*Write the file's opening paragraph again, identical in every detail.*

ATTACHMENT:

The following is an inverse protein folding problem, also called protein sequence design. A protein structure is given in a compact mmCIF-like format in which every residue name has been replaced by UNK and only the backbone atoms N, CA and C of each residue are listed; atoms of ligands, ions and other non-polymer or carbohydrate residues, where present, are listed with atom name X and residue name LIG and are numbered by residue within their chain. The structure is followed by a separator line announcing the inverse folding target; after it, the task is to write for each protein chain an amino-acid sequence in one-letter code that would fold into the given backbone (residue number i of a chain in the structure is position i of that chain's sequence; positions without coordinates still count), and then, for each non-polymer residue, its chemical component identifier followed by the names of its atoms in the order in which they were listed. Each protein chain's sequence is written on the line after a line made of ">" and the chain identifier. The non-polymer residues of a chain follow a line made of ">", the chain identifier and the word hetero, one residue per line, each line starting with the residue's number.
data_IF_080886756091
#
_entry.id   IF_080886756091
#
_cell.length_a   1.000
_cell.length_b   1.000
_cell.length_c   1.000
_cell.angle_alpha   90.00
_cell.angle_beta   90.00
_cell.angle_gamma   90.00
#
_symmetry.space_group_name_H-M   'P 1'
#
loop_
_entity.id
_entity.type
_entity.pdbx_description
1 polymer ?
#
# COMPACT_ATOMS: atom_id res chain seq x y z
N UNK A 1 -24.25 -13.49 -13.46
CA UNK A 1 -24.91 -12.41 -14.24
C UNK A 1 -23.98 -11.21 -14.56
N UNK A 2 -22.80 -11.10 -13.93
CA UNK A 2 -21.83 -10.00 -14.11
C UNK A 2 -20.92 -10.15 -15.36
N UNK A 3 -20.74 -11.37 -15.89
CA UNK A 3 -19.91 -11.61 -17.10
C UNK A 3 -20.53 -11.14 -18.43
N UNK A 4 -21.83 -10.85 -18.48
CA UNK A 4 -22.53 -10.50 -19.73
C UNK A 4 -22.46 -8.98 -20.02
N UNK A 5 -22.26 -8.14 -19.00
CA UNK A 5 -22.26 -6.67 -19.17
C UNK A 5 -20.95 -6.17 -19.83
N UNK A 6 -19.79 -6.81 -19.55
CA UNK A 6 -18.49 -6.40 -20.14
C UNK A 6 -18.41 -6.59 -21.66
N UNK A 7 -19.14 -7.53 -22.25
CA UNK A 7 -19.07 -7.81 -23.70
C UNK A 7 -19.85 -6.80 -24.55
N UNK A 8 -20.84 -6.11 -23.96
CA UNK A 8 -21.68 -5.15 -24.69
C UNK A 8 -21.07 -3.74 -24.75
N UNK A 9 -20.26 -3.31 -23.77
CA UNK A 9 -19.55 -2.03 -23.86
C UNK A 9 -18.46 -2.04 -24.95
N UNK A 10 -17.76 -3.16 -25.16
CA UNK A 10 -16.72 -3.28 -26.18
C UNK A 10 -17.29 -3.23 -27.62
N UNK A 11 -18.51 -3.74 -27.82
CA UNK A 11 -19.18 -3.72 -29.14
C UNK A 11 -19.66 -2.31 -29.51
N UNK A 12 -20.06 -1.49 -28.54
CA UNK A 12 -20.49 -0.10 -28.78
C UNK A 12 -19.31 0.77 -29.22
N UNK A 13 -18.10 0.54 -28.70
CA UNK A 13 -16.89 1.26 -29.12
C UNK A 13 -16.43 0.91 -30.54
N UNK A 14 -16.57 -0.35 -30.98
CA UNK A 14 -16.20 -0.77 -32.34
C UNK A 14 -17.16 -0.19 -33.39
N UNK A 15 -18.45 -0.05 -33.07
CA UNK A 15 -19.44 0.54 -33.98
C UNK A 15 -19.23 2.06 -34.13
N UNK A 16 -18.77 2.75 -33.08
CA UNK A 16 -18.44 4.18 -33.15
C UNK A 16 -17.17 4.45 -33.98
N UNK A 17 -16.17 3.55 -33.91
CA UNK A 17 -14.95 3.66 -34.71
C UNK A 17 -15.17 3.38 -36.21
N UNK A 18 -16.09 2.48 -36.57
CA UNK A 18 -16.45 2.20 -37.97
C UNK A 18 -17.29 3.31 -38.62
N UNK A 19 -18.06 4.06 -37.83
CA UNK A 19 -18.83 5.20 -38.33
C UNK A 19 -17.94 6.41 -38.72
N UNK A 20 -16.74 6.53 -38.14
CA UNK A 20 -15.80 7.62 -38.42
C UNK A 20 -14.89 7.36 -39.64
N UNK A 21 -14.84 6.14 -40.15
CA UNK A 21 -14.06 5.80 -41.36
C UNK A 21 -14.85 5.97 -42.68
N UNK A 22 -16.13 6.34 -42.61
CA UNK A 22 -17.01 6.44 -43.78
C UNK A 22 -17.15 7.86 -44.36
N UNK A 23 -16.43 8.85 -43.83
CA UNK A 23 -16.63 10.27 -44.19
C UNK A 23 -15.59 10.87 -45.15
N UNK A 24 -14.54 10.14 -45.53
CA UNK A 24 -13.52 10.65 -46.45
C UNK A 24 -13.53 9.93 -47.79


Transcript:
The following is an inverse protein folding problem, also called protein sequence design. A protein structure is given in a compact mmCIF-like format in which every residue name has been replaced by UNK and only the backbone atoms N, CA and C of each residue are listed; atoms of ligands, ions and other non-polymer or carbohydrate residues, where present, are listed with atom name X and residue name LIG and are numbered by residue within their chain. The structure is followed by a separator line announcing the inverse folding target; after it, the task is to write for each protein chain an amino-acid sequence in one-letter code that would fold into the given backbone (residue number i of a chain in the structure is position i of that chain's sequence; positions without coordinates still count), and then, for each non-polymer residue, its chemical component identifier followed by the names of its atoms in the order in which they were listed. Each protein chain's sequence is written on the line after a line made of ">" and the chain identifier. The non-polymer residues of a chain follow a line made of ">", the chain identifier and the word hetero, one residue per line, each line starting with the residue's number.